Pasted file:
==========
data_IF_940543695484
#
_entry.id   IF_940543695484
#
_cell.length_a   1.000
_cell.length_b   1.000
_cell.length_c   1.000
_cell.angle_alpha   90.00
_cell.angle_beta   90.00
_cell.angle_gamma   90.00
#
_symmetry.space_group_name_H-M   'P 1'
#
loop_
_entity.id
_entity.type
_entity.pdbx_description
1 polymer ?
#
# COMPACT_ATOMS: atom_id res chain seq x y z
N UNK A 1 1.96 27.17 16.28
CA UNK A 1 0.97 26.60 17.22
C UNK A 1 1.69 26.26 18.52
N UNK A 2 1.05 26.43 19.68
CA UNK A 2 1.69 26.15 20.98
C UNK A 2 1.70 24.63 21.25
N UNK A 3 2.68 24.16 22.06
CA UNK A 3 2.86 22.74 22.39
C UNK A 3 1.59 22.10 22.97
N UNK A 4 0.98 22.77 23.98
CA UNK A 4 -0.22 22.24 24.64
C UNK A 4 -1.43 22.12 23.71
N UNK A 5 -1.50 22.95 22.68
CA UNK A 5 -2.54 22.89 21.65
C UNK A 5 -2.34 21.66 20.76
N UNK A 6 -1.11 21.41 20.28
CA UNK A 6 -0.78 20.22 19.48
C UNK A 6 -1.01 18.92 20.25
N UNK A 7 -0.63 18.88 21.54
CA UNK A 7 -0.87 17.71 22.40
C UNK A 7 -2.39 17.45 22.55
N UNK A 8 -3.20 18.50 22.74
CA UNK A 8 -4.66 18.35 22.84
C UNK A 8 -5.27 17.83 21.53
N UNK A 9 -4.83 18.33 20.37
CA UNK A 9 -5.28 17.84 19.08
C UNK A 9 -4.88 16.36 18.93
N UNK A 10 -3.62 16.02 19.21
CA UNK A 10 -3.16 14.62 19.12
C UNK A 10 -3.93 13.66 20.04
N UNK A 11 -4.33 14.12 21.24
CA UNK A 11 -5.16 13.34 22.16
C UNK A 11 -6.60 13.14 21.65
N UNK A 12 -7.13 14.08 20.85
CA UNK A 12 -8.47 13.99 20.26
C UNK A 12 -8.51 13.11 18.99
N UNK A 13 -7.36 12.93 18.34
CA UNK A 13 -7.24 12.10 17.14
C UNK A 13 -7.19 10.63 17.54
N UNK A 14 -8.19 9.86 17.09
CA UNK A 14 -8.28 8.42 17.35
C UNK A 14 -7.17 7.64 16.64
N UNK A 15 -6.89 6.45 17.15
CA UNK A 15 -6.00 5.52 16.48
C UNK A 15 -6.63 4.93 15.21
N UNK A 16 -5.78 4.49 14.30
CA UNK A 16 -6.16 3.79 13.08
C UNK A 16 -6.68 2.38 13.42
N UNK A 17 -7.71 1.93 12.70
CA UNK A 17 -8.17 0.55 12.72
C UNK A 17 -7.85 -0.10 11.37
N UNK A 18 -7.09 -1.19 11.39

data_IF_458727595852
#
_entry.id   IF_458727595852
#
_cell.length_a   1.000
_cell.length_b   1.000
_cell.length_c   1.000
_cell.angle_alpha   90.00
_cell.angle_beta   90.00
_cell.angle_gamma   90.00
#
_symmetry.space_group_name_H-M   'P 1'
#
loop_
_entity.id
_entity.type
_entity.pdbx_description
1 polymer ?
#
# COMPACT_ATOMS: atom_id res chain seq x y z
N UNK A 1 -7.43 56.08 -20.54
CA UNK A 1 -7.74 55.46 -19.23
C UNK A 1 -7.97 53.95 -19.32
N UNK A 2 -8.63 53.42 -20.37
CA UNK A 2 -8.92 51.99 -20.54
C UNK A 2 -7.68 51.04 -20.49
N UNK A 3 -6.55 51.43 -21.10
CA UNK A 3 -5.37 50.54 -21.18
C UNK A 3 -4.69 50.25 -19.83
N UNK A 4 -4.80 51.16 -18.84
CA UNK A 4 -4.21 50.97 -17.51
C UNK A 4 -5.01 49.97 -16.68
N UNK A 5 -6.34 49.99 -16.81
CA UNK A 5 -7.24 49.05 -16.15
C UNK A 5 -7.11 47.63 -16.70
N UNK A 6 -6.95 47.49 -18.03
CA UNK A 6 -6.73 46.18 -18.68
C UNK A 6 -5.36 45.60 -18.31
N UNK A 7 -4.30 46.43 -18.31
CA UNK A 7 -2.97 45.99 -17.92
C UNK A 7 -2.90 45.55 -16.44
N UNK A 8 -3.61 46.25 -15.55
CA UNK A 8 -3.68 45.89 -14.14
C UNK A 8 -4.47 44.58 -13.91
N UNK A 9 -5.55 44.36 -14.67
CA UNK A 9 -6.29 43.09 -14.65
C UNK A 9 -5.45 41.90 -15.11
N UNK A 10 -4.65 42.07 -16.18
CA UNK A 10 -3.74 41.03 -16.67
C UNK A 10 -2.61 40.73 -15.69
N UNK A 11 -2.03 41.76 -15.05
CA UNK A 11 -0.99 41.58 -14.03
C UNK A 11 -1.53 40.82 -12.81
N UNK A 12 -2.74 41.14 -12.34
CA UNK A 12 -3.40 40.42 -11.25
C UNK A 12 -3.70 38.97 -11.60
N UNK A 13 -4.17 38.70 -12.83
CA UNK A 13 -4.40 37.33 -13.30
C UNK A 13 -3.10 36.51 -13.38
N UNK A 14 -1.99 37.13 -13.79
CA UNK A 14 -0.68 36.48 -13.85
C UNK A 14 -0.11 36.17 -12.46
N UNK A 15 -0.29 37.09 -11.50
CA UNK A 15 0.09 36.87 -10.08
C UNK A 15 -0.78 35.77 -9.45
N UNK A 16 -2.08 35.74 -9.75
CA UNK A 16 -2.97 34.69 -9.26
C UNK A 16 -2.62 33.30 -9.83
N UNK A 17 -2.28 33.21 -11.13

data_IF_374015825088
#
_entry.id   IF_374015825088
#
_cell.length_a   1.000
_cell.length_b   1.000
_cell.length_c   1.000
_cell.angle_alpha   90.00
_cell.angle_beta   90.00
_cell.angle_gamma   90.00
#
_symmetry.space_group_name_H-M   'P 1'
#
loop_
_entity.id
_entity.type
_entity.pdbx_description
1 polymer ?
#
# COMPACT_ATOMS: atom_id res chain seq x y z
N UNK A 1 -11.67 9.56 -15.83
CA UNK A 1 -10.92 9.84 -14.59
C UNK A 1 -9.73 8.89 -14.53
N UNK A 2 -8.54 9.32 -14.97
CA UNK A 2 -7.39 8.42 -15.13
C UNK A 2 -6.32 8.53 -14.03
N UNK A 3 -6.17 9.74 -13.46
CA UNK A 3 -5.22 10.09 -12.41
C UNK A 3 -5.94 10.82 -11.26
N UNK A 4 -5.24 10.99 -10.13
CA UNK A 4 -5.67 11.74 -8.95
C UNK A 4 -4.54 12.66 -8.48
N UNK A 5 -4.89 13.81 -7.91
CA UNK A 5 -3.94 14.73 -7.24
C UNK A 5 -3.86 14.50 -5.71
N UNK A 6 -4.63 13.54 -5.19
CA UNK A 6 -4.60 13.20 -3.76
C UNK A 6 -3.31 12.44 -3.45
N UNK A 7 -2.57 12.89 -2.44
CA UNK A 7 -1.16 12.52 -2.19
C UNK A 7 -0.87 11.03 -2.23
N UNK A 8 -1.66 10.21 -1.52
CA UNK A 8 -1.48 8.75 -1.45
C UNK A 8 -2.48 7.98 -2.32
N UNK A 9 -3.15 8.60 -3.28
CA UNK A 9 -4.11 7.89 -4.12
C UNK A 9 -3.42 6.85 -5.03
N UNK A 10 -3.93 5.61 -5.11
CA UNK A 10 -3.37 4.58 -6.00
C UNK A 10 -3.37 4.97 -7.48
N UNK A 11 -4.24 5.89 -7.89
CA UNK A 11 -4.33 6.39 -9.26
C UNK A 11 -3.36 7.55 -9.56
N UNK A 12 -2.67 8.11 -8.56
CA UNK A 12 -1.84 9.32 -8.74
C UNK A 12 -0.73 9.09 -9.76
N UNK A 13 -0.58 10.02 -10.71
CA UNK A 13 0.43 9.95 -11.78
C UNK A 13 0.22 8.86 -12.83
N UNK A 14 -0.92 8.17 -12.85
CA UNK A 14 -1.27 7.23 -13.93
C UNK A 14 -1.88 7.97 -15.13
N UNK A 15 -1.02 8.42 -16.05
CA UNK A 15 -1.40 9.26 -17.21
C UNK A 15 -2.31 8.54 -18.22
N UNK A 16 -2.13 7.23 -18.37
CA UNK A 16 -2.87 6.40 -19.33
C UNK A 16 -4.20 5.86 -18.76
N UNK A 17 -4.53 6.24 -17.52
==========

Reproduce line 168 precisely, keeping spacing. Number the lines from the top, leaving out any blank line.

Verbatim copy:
N UNK A 3 -6.17 9.74 -13.46